Advantages

  1. WTMC still able to ‘vet’ prospective members before joining but this is less onerous for all
  2. Better caters to day walkers, skiers i.e. those who wish to join but aren’t overnight trampers

Disadvantages

  1. Any sort of ‘pre membership trip requirement’ is not aligned with other similar interest groups (TTC, Adventure Wellington) or the way many interest groups now operate. So for people who find WTMC through website/ social media or however, this requirement may create the impression that if they come on a trip, they will essentially be ‘on trial’. This could seem exclusive and be a barrier, in the same way that the status quo is.

 

Option 4: No change to current processes – must do two trips, collect nominator/seconder/officer signatures

Advantages:

  1. no need to do any further work! including the EGM
  2. Perhaps more appealing to some long-term members who value current practice.
  3. It keeps the club explicitly focused on tramping and mountaineering
  4. It means that when people join they will be ready to volunteer to help with the clubs running
  5. We can filter out people.

Disadvantages

  1. It prevents some people from joining.
  2. Newer members of the club and some prospective members see it as exclusive and unwelcoming
  3. Skiers cannot join the club. (though if overnight ski trips were organised I suppose they could.)
  4. Daywalkers cannot join the club.
  5. We do not get as many members.
  6. People miss out for a year on doing snowcraft as we can’t let them go as they are not members.

3 thoughts on “Proposed Options to Membership Joining Process”

  1. As a (relatively) recent addition to the club, I fully support option 1 i.e. no prerequisites. The existing process applies a filtering process at a juncture where little can really be deduced about a persons character or suitability. I doubt that undertaking the two trips, likely with different leaders, will allow accurate or consistent objective observations – and they are undoubtedly a barrier. I met several people on my first two trips who had been tramping with the club for years without becoming members. I believe that the filtering process should be incorporated into the trips categories themselves, along the lines of the current system of not allowing first-timers to go on fit trips. Non-members can easily kick the tires by going on trips before they become members. Remember that it is WTMC that are doing the selling here, not the other way around, and that a vibrant club requires a steady stream of new-comers. New people will not always align with and should not be judged based on the ideals of the existing membership, else WTMC will not evolve to meet a changing society.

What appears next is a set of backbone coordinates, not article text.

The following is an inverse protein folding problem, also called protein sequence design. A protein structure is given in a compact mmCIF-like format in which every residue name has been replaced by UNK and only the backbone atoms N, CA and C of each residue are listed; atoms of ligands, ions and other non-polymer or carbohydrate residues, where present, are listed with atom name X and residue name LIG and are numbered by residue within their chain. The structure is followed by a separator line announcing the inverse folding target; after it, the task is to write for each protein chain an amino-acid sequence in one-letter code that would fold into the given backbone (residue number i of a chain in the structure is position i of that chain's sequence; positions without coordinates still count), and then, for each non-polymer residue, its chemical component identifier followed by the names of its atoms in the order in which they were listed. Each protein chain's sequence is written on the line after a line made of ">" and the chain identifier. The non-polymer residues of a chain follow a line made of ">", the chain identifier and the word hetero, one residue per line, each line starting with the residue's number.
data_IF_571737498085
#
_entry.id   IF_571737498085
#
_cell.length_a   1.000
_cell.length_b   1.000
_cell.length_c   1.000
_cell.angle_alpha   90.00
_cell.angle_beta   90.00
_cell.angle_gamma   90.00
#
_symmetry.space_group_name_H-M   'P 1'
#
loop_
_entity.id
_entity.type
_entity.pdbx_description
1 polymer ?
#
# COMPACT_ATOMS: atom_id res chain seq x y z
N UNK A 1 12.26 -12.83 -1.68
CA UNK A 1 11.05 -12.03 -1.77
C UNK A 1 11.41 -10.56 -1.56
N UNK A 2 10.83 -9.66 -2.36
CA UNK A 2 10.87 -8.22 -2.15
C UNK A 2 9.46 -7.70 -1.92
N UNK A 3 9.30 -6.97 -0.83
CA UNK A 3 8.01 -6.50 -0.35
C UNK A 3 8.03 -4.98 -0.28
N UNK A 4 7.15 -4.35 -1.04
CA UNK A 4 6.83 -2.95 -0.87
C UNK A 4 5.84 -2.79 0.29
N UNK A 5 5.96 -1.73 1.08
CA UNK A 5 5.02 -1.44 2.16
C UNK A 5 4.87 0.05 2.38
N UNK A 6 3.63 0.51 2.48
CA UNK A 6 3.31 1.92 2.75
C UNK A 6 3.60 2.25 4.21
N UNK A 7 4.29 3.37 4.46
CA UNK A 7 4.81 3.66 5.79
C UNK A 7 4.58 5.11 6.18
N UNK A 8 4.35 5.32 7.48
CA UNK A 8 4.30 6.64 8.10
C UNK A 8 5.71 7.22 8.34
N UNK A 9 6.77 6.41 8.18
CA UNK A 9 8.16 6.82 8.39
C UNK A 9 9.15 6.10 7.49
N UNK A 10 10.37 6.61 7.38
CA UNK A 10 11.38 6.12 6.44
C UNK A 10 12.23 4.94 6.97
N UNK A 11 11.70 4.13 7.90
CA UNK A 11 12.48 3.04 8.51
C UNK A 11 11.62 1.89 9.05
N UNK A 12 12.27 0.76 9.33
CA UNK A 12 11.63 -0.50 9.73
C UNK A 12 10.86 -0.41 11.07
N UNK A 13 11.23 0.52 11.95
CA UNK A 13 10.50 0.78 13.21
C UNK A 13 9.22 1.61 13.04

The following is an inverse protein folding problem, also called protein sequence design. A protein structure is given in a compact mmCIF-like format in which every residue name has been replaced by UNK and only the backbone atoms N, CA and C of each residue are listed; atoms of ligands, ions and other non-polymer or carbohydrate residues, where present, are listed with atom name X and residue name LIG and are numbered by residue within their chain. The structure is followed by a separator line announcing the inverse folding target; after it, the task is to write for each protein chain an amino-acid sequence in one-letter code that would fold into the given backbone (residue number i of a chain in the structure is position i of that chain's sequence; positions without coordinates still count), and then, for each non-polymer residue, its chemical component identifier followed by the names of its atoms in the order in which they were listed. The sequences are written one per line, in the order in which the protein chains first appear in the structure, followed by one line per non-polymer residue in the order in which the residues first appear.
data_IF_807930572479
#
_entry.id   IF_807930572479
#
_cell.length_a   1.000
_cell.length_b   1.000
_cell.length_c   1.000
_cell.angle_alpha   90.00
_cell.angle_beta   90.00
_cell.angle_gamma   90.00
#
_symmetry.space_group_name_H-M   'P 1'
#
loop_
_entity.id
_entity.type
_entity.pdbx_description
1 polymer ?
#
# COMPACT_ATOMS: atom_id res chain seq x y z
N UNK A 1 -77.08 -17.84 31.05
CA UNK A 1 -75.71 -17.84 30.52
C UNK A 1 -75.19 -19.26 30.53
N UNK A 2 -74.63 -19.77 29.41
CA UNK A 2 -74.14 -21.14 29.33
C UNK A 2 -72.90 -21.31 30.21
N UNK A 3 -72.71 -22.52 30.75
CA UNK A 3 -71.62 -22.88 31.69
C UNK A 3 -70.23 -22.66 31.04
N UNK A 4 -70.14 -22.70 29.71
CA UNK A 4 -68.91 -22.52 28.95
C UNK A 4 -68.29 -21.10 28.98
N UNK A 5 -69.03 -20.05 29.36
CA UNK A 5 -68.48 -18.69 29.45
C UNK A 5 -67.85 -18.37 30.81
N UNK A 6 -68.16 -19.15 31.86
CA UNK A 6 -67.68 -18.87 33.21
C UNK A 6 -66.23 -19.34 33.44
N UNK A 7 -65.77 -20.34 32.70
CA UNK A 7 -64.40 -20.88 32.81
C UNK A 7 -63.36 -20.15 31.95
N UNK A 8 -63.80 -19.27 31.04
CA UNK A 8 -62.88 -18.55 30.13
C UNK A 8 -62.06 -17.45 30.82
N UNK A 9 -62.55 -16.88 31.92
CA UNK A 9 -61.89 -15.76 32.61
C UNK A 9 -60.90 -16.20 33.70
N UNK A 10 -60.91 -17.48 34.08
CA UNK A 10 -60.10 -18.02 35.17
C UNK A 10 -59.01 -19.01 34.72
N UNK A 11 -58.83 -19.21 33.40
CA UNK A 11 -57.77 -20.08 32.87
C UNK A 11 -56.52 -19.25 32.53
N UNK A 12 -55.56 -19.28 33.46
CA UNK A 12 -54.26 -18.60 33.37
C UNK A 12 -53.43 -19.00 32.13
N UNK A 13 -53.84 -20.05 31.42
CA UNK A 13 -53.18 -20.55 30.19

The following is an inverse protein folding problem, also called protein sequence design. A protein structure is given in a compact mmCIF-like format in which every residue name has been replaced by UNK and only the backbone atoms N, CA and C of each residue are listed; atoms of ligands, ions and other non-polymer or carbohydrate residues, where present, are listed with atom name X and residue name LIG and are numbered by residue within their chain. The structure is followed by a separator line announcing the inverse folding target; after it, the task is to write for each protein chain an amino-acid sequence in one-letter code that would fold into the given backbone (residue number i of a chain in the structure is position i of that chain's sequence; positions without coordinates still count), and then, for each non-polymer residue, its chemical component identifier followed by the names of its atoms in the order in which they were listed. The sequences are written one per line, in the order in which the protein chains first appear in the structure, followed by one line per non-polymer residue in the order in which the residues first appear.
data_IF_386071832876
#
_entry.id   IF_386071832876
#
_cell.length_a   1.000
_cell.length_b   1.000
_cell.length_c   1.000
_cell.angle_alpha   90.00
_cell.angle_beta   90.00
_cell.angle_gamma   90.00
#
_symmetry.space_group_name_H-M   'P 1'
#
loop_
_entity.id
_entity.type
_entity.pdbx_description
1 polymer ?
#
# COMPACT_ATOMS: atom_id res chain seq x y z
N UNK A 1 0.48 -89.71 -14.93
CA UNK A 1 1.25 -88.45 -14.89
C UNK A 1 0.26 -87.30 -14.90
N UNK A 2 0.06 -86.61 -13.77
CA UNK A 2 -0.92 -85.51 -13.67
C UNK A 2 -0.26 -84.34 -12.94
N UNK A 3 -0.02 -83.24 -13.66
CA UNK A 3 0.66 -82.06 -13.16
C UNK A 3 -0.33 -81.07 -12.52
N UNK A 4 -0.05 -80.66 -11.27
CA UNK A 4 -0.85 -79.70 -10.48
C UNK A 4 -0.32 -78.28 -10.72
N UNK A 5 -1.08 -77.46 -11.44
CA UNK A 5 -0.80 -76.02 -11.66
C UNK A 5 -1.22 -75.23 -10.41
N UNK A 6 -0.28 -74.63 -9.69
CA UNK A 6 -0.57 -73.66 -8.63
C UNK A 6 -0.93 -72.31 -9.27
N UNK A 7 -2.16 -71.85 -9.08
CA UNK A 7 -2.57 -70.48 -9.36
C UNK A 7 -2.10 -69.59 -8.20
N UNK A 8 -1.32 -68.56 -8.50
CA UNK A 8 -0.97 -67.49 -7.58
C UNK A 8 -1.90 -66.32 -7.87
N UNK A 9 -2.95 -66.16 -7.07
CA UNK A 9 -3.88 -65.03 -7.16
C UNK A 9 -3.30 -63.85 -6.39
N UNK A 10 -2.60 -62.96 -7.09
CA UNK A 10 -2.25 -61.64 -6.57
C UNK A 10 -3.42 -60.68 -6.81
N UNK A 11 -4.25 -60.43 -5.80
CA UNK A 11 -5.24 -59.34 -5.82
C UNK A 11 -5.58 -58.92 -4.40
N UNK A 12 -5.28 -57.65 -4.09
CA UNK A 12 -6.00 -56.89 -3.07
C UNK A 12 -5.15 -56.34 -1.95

Reply
  2. When I joined, I was told the main reason for requiring two overnight trips that didn’t include the lodge was to vet people who just wanted cheap access to the lodge. At the time (back in about 2007 / 2008) the lodge seemed to be more often full than it has been in recent seasons, so I dont know if thats still an issue.

    Given the cost of membership, I think people should be encouraged to do trips with us before they join, to ensure that they like us as well (not just that we think they are ok). I certainly wouldn’t have paid $80+ for a membership to a club I had never participated with. Unless I was doing it specifically to get cheaper accommodation at the lodge.

    If you are comparing yourself with AW / Wellington Tramping Meetup, then thats your comparison – they dont have a membership fee, so no need to require people to do activities with them before they join up.
    But from my experience with the families group, I also see that two overnight (non-lodge) trips is too much to ask to get an adult membership for many families, who largely only ever daywalk, and basically never attend meetings.

    So I think all thats a convoluted way of saying I like option 3.
    Its not just us seeing that we like them enough to allow them in, its them seeing that they actually like US before they spend a chunk of money joining up.

    Reply
    • “When I joined, I was told the main reason for requiring two overnight trips that didn’t include the lodge was to vet people who just wanted cheap access to the lodge.”

      There might be a few informal reasons out there. I don’t know which if any is the actual reason, but the story I heard was that it was to vet people who might be joining trips for the “wrong” reasons. (Readers can interpret that as they will.)

      I don’t know how many people’s applications, if any, have ever actually been denied from the vetting process, though. It’s possible for people to sign up and go on trips even when they’re not vetted members, though, so if that’s the reason then it’s probably more important just to make sure the processes are available to address any problems if it turns out that certain people are there for the “wrong” reasons.